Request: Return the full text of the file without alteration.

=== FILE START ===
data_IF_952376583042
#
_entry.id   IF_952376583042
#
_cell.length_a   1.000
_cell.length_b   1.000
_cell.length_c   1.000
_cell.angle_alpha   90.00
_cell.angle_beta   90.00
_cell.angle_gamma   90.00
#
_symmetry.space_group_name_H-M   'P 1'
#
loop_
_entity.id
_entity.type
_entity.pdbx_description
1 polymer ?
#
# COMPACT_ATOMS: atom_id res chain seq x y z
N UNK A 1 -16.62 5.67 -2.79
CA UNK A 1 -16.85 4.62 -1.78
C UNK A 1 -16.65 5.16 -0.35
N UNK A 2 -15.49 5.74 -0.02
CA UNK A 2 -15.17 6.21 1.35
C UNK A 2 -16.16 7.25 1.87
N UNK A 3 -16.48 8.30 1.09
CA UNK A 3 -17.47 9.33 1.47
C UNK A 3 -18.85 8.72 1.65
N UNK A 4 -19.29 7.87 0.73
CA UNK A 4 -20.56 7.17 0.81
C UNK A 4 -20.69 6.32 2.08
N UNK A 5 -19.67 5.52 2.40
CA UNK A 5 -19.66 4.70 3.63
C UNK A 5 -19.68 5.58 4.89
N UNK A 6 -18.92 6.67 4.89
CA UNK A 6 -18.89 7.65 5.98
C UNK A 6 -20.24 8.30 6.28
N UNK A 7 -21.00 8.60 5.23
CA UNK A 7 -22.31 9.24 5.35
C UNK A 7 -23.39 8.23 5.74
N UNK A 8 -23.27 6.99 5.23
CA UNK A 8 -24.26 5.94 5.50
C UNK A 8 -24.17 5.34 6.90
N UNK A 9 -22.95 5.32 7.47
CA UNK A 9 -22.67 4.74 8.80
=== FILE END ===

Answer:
data_IF_952376583042
#
_entry.id   IF_952376583042
#
_cell.length_a   1.000
_cell.length_b   1.000
_cell.length_c   1.000
_cell.angle_alpha   90.00
_cell.angle_beta   90.00
_cell.angle_gamma   90.00
#
_symmetry.space_group_name_H-M   'P 1'
#
loop_
_entity.id
_entity.type
_entity.pdbx_description
1 polymer ?
#
# COMPACT_ATOMS: atom_id res chain seq x y z
N UNK A 1 -16.62 5.67 -2.79
CA UNK A 1 -16.85 4.62 -1.78
C UNK A 1 -16.65 5.16 -0.35
N UNK A 2 -15.49 5.74 -0.02
CA UNK A 2 -15.17 6.21 1.35
C UNK A 2 -16.16 7.25 1.87
N UNK A 3 -16.48 8.30 1.09
CA UNK A 3 -17.47 9.33 1.47
C UNK A 3 -18.85 8.72 1.65
N UNK A 4 -19.29 7.87 0.73
CA UNK A 4 -20.56 7.17 0.81
C UNK A 4 -20.69 6.32 2.08
N UNK A 5 -19.67 5.52 2.40
CA UNK A 5 -19.66 4.70 3.63
C UNK A 5 -19.68 5.58 4.89
N UNK A 6 -18.92 6.67 4.89
CA UNK A 6 -18.89 7.65 5.98
C UNK A 6 -20.24 8.30 6.28
N UNK A 7 -21.00 8.60 5.23
CA UNK A 7 -22.31 9.24 5.35
C UNK A 7 -23.39 8.23 5.74
N UNK A 8 -23.27 6.99 5.23
CA UNK A 8 -24.26 5.94 5.50
C UNK A 8 -24.17 5.34 6.90
N UNK A 9 -22.95 5.32 7.47
CA UNK A 9 -22.67 4.74 8.80